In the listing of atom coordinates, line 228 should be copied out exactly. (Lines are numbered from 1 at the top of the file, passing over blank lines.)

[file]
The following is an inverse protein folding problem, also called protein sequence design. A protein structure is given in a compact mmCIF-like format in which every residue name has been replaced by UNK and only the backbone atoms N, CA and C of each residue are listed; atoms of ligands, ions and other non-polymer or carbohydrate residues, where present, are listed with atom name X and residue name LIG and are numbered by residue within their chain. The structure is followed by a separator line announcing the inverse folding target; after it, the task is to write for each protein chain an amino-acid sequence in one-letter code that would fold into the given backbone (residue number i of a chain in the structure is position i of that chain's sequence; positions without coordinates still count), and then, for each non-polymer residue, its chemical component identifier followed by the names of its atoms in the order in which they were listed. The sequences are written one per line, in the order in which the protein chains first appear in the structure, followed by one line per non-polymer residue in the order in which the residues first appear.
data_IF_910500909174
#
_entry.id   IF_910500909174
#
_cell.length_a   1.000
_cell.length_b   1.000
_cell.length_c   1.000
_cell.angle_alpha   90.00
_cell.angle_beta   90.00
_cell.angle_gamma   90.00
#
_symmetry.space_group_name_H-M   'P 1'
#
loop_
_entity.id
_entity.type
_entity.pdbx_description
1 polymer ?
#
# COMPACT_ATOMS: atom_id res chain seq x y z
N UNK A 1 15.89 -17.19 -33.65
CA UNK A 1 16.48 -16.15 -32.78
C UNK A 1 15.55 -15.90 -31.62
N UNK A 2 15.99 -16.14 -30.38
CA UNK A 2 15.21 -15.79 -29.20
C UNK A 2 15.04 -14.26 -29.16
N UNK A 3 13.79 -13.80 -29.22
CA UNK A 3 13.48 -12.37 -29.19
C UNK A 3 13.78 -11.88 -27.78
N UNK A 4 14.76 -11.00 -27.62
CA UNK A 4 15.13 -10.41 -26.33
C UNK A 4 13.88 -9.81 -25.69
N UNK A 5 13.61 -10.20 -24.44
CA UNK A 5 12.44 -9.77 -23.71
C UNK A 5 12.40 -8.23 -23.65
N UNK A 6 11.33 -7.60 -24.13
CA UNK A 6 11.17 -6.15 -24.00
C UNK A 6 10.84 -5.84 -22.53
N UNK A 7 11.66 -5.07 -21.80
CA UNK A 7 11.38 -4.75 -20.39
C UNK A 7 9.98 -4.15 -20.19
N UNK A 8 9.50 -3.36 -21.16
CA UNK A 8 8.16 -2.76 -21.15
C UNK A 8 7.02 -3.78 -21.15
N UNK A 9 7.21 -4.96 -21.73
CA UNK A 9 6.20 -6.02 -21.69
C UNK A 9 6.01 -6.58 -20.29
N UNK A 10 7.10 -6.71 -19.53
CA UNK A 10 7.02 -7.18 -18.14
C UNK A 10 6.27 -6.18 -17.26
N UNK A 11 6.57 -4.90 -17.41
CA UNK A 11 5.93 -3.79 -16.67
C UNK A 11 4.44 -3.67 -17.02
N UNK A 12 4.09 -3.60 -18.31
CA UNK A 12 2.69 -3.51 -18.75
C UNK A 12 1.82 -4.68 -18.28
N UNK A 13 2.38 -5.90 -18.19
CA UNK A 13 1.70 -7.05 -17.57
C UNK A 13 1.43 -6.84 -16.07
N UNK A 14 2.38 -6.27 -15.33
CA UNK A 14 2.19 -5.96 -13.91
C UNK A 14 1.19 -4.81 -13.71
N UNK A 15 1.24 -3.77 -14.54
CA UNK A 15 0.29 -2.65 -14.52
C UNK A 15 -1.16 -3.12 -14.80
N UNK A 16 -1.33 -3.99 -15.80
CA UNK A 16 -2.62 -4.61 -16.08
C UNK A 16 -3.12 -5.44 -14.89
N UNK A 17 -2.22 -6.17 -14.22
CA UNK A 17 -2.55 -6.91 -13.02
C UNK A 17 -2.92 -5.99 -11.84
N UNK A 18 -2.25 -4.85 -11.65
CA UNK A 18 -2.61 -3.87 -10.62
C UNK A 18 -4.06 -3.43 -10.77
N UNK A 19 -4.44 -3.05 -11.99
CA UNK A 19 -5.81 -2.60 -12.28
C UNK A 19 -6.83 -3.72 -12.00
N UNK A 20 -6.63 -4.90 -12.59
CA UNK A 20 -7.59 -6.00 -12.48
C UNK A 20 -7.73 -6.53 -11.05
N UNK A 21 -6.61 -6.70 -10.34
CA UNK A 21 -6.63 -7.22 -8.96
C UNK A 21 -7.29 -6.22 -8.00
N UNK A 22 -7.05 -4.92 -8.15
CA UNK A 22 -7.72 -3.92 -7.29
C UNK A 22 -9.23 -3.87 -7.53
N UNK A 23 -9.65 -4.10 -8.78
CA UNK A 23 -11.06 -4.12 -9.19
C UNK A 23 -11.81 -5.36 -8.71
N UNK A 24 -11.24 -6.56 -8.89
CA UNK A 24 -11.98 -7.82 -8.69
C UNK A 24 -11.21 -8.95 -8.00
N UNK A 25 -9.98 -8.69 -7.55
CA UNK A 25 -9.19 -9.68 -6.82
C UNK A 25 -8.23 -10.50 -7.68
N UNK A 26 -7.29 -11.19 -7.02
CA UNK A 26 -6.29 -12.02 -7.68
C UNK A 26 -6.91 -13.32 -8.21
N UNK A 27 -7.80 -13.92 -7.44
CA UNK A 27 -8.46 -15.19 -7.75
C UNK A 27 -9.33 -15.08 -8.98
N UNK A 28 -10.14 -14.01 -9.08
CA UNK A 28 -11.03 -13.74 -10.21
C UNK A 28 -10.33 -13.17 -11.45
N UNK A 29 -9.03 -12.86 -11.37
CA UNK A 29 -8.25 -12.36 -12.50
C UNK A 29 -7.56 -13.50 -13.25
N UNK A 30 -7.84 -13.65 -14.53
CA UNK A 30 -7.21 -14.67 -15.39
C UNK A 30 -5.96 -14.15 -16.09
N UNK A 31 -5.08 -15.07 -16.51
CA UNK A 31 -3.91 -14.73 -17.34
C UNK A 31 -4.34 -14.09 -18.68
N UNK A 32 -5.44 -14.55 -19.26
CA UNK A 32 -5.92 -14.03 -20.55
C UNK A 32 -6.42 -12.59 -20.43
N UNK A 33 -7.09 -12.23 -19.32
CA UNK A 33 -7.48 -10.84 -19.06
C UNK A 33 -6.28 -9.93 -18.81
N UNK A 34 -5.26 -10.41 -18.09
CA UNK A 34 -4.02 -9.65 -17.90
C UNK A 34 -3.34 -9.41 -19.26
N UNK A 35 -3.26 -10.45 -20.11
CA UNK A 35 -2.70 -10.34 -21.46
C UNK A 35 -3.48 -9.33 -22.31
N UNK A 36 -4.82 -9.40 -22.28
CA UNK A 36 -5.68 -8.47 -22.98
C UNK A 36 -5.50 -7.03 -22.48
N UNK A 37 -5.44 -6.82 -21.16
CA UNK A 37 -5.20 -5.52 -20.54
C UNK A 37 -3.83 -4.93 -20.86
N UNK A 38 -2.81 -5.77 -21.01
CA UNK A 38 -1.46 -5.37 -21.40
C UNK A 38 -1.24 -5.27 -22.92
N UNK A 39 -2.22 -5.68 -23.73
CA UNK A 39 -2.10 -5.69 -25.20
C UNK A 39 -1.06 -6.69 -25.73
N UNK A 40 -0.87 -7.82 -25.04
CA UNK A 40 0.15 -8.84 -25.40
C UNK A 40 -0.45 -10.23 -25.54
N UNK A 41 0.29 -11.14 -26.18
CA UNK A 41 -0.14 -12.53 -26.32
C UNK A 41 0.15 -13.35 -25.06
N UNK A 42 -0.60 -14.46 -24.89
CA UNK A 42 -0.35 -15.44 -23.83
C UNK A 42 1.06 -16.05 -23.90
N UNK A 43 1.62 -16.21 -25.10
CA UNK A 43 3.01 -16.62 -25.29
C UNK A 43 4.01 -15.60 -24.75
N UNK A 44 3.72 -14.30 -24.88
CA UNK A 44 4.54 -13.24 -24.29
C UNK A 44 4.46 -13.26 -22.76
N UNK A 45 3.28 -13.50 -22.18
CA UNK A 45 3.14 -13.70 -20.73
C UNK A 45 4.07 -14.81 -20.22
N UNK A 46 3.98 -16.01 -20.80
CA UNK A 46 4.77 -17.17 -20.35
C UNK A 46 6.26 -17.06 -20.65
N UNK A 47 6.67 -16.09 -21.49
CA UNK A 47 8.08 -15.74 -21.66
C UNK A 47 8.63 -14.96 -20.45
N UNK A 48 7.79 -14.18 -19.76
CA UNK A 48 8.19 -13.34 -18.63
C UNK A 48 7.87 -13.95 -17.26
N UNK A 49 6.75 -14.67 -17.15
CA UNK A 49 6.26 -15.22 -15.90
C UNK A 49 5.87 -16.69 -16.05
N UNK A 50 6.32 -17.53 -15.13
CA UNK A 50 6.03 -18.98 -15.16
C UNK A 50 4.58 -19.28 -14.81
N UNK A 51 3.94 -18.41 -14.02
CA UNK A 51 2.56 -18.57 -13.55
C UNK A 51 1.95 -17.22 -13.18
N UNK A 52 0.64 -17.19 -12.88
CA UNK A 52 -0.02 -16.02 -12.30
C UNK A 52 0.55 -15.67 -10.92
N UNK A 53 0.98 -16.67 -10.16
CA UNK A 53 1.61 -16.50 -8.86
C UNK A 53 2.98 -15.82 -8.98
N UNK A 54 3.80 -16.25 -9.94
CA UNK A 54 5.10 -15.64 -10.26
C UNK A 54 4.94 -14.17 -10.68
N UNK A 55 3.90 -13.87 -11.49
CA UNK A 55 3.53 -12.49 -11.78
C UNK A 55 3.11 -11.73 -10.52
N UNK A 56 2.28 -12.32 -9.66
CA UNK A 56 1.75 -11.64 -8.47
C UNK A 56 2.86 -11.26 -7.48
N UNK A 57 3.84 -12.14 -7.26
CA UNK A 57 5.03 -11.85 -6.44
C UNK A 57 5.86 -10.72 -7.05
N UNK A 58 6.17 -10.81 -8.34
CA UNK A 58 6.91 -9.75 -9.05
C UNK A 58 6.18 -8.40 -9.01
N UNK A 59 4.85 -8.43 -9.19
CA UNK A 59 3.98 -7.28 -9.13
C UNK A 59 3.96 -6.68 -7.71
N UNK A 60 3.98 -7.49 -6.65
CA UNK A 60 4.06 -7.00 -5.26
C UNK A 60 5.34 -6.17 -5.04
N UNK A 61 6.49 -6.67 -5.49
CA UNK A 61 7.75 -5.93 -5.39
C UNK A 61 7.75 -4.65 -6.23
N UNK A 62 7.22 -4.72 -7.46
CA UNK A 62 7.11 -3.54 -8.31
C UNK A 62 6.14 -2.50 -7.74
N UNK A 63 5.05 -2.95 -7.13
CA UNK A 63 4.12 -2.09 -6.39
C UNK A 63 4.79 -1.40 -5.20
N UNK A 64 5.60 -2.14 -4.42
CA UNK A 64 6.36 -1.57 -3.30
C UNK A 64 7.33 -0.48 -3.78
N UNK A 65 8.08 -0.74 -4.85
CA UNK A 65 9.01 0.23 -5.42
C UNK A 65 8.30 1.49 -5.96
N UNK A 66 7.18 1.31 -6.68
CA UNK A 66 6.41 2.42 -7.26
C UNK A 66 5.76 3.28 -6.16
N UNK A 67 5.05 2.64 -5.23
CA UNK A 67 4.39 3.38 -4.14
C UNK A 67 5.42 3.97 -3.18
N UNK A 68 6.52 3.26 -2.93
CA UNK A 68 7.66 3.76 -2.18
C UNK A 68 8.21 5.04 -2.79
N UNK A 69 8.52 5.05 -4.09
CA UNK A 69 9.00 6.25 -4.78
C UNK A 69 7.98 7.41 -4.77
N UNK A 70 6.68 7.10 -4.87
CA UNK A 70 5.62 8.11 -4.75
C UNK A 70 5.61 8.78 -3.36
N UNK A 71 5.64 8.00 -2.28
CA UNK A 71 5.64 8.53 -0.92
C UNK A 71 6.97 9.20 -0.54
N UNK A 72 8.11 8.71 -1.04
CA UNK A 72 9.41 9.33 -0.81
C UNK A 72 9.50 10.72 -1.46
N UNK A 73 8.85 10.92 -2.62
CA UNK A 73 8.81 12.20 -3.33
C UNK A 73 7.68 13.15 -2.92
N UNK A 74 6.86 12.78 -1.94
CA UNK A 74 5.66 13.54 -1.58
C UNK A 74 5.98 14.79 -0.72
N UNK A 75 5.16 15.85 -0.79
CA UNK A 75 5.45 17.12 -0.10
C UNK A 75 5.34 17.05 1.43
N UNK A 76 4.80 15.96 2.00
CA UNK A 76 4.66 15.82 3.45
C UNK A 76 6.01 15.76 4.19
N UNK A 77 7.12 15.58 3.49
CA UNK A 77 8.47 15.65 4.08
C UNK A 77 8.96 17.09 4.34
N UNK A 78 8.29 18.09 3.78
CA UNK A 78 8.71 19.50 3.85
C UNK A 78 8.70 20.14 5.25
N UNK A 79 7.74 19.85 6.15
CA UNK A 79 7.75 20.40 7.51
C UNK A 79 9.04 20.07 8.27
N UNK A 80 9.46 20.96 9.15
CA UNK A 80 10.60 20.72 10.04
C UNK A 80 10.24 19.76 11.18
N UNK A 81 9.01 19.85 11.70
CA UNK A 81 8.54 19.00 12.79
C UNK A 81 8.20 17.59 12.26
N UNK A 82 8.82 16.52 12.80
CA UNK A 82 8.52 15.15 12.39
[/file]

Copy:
C UNK A 69 7.98 7.41 -4.77